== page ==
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Youthful Symphonica Toscanini may be too devoted to namesake

January 27, 2007|Mark Swed | Times Staff Writer

The Symphonica Toscanini is Italy's newest major orchestra. Its players are a young collective and mostly Italian. They are full of pizazz and looked good Thursday in Costa Mesa. They undoubtedly wear the best shoes and sport the most stylish haircuts of any orchestra of comparable quality.

They take their name from a disciplinarian of legend, and their first music director is none other than Lorin Maazel, which implies that this could already be one of Italy's slickest, best-disciplined ensembles. It features the music Toscanini played. Its first U.S. tour commemorates the 50th anniversary of Toscanini's death, and the orchestra has mapped out a route stopping where the famous maestro stopped on tours with his Orchestra Arturo Toscanini in 1920 and with his NBC Symphony Orchestra 30 years later.

Of course, he never stepped off the train to play the "Force of Destiny" Overture in the Orange County bean fields where the Renee and Henry Segerstrom Concert Hall now stands -- it opened just four months ago. And it is also worth remembering that Verdi's overture was written around the time Toscanini was born. It was still as fresh to audiences in 1920 as Leonard Bernstein's "Candide" Overture is to us today.

That was the core of the problem -- along with some weird acoustics -- at Thursday's concert, which ended with an encore of the "Forza" Overture splashily played. The program comprised such Toscanini favorites as Rossini's "Barber of Seville" Overture, Mendelssohn's "Italian" Symphony and Respighi's "Fountains of Rome" and "Pines of Rome." These are all pieces he recorded with the NBC Orchestra in the early '50s. The Respighi scores from the early 20th century were, for him, new music.

But the Symphonica Toscanini is weighed down by tradition. Nearly a century has passed since Toscanini was conducting the premieres of Puccini operas. By the time he became an icon in America and was made by NBC into the class act of newly invented television, he was an old man and a guardian of Old World musical culture.

There was a fury and intensity to Toscanini's performances that spoke of a different era. He tore into the "Italian" Symphony, and he sounded genuinely excited by the new colors of Respighi. For someone born into Italy during the stormy years of unification, the "Force of Destiny" meant something different to him than it does to us now.

Maazel's performances Thursday were colorful, clever and often rivetingly expert. He plays with all this music by finding funny places to put unexpected accents to keep the phrasing fresh and to keep his young players on their toes. This is not an unappealing way to entertain. But the result was not unlike encountering relics in a high-tech museum where gaudy lighting and computerized displays are the main enticement.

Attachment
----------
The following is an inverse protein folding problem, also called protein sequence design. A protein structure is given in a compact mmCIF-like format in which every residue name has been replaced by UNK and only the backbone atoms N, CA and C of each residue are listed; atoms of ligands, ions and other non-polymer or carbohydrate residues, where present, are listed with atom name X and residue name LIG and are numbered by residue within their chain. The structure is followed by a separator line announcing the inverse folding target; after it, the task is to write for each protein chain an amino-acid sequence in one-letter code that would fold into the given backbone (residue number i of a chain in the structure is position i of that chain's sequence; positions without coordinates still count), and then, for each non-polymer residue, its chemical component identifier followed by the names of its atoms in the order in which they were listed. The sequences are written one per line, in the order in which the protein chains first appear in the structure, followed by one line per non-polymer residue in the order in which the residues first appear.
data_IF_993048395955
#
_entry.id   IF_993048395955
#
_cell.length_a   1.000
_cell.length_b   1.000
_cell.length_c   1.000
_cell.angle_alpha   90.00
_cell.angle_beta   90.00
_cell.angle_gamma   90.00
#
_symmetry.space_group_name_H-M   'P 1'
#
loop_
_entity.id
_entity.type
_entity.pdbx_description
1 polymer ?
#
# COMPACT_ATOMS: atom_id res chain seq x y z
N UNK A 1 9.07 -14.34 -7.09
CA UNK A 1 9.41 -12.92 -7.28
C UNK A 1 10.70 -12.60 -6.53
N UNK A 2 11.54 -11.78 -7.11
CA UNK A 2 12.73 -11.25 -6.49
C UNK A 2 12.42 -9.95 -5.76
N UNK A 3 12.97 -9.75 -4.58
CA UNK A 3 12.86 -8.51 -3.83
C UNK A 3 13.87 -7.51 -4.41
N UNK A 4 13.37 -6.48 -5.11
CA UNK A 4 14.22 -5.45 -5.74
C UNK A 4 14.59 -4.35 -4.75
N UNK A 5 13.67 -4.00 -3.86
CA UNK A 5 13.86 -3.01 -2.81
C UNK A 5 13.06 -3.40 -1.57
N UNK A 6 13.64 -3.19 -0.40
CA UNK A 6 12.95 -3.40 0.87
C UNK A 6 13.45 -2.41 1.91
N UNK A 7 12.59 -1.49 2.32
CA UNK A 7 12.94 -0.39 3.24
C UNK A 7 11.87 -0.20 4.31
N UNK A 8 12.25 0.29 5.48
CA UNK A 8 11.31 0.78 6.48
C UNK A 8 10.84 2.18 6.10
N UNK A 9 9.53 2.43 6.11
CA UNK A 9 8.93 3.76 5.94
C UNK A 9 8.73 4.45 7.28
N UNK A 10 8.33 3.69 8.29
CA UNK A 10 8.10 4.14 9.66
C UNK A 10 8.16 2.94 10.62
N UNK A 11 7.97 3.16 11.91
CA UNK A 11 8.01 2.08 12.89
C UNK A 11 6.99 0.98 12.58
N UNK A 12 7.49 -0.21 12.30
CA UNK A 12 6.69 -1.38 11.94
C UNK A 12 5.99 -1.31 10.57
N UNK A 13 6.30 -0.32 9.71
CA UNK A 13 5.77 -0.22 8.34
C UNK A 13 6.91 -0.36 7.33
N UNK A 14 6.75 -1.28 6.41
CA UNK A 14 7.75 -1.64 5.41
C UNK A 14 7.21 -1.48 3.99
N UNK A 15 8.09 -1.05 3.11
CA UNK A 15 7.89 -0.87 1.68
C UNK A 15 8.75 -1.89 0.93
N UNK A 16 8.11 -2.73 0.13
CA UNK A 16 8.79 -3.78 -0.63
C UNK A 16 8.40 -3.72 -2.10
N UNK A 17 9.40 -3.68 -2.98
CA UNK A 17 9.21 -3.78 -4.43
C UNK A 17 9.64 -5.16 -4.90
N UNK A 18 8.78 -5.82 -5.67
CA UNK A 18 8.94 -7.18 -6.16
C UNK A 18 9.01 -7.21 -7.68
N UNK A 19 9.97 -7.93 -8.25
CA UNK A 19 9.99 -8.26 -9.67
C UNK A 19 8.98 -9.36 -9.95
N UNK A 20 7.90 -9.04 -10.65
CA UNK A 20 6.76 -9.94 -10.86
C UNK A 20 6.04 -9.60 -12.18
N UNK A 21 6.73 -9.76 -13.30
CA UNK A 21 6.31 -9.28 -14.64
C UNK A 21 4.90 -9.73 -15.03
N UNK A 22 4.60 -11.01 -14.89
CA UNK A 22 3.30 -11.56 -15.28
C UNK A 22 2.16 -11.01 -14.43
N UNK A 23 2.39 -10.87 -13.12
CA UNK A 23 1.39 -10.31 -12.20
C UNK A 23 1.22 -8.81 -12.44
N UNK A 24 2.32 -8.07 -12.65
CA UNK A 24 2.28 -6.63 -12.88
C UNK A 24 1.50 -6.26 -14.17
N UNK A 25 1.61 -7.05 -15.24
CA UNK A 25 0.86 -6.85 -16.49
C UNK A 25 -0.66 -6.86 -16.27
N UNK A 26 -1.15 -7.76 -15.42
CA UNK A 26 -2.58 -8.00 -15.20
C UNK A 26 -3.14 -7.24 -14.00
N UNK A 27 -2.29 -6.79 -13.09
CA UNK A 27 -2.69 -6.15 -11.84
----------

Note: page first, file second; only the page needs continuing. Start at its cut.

The orchestra here sounded nothing like the NBC Orchestra on its renowned recordings made in a notoriously desert-dry studio. The bass in Segerstrom was liquid and boomy and indistinct. The strings were glassy. The winds lacked sensuality, but the brass were quite impressive. Intonation was not always perfect. And while the orchestra could dazzle, its virtuosity never sounded effortless, the way Maazel's New York Philharmonic does these days.

Respighi's "Fountains" and "Pines" -- a sort of Italian "Planets" -- made the biggest splash, as these pieces often will. Maazel, who conducted everything without a score, brought out rich details and demonstrated that there is more here than the crass effects some conductors emphasize. He found things in the music that Toscanini himself missed. All of which goes to show that the sooner this orchestra gets over trying to be a traveling Toscanini troupe and finds its own identity the better.

As for how the Symphonica Toscanini sounded in Segerstrom, I am bewildered. Where did that boomy bass come from? The Los Angeles Philharmonic was characteristically clean and crisp when it made its debut in the hall Sunday. The New York Philharmonic under Maazel earlier in the season was certainly more vivid-sounding in Segerstrom than the Italians were.

The hall is adjustable, and who is at the controls may make a difference. Segerstrom was not indifferent to the Kirov, the L.A. Philharmonic or the New York Philharmonic. But the acoustics don't flatter, and less elite bands may have to watch their step, however stylish their shoes.

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